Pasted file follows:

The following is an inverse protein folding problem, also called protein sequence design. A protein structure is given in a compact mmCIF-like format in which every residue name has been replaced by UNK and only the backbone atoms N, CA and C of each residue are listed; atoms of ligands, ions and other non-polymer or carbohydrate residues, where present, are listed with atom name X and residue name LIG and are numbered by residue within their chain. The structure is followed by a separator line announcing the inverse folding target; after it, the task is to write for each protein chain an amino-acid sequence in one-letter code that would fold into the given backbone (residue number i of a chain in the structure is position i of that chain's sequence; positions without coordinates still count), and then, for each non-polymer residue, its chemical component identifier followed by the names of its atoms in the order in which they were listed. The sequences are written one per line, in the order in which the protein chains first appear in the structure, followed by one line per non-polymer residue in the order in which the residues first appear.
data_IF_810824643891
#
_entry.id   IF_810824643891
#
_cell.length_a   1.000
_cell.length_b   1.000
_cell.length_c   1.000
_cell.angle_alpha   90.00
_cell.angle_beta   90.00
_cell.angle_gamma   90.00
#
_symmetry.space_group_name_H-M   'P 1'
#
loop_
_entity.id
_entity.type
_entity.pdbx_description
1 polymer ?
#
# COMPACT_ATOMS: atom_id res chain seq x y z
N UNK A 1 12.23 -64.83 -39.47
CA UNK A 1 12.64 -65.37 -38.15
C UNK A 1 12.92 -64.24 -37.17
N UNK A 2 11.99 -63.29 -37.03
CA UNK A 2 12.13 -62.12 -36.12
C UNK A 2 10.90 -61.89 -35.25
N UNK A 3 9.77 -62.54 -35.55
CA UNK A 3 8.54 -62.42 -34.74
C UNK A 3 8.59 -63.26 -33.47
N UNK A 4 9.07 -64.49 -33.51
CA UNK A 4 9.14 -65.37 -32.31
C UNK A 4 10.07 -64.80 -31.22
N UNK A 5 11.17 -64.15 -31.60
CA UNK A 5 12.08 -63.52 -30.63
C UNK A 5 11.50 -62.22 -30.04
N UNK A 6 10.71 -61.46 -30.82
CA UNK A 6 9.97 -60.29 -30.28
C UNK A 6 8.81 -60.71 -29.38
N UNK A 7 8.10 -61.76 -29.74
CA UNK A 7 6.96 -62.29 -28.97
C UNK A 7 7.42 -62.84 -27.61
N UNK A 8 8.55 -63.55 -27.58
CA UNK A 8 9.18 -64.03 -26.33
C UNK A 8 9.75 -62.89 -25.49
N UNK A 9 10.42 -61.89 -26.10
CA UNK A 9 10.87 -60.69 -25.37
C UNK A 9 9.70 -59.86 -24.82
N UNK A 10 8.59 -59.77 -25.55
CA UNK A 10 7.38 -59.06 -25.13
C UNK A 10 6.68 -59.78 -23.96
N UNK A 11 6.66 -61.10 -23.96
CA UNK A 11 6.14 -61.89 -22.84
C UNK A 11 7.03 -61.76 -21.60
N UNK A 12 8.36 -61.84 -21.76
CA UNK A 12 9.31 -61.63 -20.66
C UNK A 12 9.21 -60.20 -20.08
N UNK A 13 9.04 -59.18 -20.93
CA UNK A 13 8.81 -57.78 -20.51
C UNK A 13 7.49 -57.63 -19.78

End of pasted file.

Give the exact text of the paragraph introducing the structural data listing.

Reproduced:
The following is an inverse protein folding problem, also called protein sequence design. A protein structure is given in a compact mmCIF-like format in which every residue name has been replaced by UNK and only the backbone atoms N, CA and C of each residue are listed; atoms of ligands, ions and other non-polymer or carbohydrate residues, where present, are listed with atom name X and residue name LIG and are numbered by residue within their chain. The structure is followed by a separator line announcing the inverse folding target; after it, the task is to write for each protein chain an amino-acid sequence in one-letter code that would fold into the given backbone (residue number i of a chain in the structure is position i of that chain's sequence; positions without coordinates still count), and then, for each non-polymer residue, its chemical component identifier followed by the names of its atoms in the order in which they were listed. The sequences are written one per line, in the order in which the protein chains first appear in the structure, followed by one line per non-polymer residue in the order in which the residues first appear.